Monday, July 5, 2010
Monday, July 5, 2010
Regarding my previous blog on 1831 fashion, a reader commented,
“Anyway, to the pictures. I'm sure at the time, they were considered very chic, very fashionable, but by today's tastes of course, they're...I hope they looked better in person. They don't look very flattering to me. I would love to see the real thing though. “
Many of us have the same reaction. In fashion, the 1830s belong to the Romantic Era—a term that causes a lot of head-scratching. We stare at those gigantic sleeves and the weird overall shape of the clothes, and wonder what is so romantic about it. It’s been an interesting challenge for me because, what with one thing and another, my stories have landed smack dab in the 1830s.
Part of the problem, I discovered, is the illustrations. Some are simply better than others. The one I put up last time, which came from an American magazine, looked like a poor copy of a print from another magazine (they all stole freely from one another, apparently). However, illustrations in some of the French magazines are beautifully done, and the styles are more interesting/flamboyant than English styles.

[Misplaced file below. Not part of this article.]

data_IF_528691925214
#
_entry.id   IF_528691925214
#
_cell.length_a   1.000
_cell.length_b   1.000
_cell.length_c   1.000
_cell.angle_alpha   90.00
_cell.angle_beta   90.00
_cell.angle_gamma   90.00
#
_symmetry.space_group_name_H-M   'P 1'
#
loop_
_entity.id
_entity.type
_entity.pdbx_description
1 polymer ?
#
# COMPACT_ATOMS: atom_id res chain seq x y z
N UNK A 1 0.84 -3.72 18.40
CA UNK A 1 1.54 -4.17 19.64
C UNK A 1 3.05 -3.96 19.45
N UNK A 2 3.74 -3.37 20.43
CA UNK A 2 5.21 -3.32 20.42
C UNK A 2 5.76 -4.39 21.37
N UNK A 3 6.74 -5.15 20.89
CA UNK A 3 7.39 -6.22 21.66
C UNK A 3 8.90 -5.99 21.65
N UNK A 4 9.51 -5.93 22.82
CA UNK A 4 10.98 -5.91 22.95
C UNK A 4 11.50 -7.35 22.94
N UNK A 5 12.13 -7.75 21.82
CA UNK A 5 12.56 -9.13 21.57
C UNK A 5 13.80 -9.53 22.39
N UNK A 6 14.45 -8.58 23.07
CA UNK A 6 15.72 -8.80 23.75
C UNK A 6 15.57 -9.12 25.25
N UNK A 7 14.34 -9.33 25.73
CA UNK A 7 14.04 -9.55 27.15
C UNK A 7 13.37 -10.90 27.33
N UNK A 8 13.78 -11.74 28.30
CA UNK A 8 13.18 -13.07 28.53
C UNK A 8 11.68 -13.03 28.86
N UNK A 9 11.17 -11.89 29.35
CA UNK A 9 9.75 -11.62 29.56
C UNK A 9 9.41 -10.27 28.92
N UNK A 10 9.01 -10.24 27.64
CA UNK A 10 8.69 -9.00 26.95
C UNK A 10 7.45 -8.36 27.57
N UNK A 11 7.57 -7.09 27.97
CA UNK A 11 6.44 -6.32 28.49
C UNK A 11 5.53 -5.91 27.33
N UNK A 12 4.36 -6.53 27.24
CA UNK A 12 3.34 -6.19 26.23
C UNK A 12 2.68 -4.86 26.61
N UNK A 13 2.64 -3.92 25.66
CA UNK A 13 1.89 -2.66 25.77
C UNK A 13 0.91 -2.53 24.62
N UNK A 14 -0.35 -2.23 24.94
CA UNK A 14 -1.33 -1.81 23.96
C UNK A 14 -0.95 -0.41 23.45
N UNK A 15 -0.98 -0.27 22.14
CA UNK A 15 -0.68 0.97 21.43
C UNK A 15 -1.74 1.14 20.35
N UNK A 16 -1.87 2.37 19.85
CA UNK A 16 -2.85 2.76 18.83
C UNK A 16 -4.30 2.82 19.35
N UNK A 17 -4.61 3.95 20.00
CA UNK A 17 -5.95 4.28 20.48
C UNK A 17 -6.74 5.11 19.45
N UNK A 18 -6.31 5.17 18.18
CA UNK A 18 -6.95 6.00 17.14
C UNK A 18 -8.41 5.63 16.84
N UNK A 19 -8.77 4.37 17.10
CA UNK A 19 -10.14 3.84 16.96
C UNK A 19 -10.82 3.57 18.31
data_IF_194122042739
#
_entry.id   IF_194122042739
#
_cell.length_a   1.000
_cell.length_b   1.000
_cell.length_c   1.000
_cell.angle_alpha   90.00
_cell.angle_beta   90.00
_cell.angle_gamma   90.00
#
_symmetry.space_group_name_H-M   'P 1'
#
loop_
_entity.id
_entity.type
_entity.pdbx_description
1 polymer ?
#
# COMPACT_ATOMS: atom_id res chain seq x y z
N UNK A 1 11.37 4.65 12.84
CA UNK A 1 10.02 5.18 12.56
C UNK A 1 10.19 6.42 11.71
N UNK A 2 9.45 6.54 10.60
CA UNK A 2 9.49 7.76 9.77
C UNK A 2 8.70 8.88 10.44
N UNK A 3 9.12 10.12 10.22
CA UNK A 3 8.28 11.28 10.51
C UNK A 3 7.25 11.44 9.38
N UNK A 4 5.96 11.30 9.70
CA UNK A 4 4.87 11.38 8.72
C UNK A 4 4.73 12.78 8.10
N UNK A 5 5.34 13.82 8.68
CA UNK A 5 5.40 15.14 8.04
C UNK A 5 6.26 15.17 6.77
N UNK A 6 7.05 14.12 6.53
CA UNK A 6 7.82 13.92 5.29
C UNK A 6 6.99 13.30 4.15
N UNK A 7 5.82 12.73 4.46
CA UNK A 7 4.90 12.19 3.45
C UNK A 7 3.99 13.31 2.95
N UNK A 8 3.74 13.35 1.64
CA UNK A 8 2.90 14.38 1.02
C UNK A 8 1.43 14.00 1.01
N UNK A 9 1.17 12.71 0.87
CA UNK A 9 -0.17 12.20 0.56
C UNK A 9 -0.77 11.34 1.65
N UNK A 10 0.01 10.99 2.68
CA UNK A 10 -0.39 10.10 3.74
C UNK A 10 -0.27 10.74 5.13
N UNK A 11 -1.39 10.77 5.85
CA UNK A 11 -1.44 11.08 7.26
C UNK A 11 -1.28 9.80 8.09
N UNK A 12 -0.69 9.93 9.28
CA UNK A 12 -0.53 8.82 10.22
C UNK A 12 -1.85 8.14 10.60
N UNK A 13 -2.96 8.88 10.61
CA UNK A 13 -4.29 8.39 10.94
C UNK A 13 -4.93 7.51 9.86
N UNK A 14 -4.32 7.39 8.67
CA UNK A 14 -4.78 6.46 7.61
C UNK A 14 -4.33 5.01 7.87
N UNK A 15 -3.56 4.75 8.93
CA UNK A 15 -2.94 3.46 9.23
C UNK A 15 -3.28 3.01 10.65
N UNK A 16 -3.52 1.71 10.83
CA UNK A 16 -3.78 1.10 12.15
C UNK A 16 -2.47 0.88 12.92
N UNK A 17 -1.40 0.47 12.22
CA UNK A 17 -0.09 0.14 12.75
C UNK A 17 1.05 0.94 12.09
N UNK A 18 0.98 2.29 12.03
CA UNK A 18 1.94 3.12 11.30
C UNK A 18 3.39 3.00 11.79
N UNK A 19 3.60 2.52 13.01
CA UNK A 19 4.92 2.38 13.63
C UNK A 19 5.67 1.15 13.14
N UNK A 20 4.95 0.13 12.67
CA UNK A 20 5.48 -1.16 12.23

Another difficulty is that an illustration can’t convey texture. What looks flat in a hand-colored illustration shimmers and moves in candlelight or gaslight—as Susan and I saw in Colonial Williamsburg. Paintings are better at conveying texture.
A dress on a mannequin doesn’t move, but it does show how much fashion illustrations are influenced by the era's ideas of a glamorous female form. (Compare & contrast with what's hot these days).
Here’s an 1830s satin wedding dress.
Here’s a Dresden embroidered mull pelerine, 1830s-50s. (I found lots of examples of these lacy cape-like adornments in the French illustrations.)
Here’s a large collection of 1830s fashions.
For the Hollywood interpretation of the 1830s, there's the beautiful red satin gown Liv Tyler wore in Onegin.
Maybe it's because I've studied them so closely and grown used to them, or maybe it's because my heroine(s) wear them—but I have come to delight in these styles. But of course I know that not everyone will love them. Chacun à son goût.